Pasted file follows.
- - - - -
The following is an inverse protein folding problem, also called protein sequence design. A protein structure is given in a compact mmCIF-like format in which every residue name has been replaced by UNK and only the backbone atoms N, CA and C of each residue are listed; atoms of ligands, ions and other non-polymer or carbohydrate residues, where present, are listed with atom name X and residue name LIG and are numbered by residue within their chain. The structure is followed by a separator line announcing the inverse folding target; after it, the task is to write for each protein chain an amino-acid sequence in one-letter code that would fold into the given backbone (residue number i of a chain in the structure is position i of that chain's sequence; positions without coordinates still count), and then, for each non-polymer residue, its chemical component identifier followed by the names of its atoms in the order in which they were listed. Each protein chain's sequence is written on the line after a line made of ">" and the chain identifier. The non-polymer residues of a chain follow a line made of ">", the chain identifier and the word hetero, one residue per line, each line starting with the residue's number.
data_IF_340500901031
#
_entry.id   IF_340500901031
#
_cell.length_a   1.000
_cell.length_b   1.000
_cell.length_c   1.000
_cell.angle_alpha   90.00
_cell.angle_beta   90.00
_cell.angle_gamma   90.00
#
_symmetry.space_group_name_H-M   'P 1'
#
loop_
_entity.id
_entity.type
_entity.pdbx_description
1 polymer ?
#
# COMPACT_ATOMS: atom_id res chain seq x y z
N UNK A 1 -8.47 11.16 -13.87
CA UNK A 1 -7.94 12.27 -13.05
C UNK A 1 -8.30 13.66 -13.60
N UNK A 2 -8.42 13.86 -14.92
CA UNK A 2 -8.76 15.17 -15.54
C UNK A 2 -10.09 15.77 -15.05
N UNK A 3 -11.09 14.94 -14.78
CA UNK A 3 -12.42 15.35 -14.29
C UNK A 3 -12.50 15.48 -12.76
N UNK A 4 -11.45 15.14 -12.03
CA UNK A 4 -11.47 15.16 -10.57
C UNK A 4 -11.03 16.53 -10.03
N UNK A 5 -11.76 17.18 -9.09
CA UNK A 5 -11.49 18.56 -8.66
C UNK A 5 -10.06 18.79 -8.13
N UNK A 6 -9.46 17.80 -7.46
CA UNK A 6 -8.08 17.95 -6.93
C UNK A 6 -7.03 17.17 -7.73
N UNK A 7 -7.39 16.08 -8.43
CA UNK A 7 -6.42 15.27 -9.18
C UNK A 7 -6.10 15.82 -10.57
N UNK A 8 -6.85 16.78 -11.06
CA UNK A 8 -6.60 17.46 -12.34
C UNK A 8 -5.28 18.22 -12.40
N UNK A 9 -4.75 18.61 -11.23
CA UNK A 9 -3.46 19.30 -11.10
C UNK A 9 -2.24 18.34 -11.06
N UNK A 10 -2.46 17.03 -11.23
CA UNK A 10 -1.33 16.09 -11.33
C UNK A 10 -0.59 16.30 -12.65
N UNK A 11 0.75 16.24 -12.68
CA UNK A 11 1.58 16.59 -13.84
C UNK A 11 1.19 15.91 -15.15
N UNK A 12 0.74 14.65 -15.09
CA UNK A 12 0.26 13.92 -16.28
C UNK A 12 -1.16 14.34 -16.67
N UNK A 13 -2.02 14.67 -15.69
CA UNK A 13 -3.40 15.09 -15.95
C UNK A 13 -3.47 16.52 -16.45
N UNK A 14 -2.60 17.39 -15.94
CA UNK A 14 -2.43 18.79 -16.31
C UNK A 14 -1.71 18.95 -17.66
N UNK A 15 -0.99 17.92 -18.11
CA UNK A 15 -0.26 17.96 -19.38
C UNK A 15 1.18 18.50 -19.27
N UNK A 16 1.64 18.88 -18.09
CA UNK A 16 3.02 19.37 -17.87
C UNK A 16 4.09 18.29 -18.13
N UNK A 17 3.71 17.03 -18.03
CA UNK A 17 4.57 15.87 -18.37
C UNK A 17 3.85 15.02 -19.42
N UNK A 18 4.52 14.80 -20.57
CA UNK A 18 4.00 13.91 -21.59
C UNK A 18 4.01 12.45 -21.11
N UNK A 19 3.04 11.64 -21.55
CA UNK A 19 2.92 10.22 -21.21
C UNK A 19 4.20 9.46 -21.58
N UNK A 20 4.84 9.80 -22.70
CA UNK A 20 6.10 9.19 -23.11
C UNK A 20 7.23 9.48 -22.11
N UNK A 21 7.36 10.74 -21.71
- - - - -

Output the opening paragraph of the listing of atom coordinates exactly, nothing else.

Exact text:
The following is an inverse protein folding problem, also called protein sequence design. A protein structure is given in a compact mmCIF-like format in which every residue name has been replaced by UNK and only the backbone atoms N, CA and C of each residue are listed; atoms of ligands, ions and other non-polymer or carbohydrate residues, where present, are listed with atom name X and residue name LIG and are numbered by residue within their chain. The structure is followed by a separator line announcing the inverse folding target; after it, the task is to write for each protein chain an amino-acid sequence in one-letter code that would fold into the given backbone (residue number i of a chain in the structure is position i of that chain's sequence; positions without coordinates still count), and then, for each non-polymer residue, its chemical component identifier followed by the names of its atoms in the order in which they were listed. Each protein chain's sequence is written on the line after a line made of ">" and the chain identifier. The non-polymer residues of a chain follow a line made of ">", the chain identifier and the word hetero, one residue per line, each line starting with the residue's number.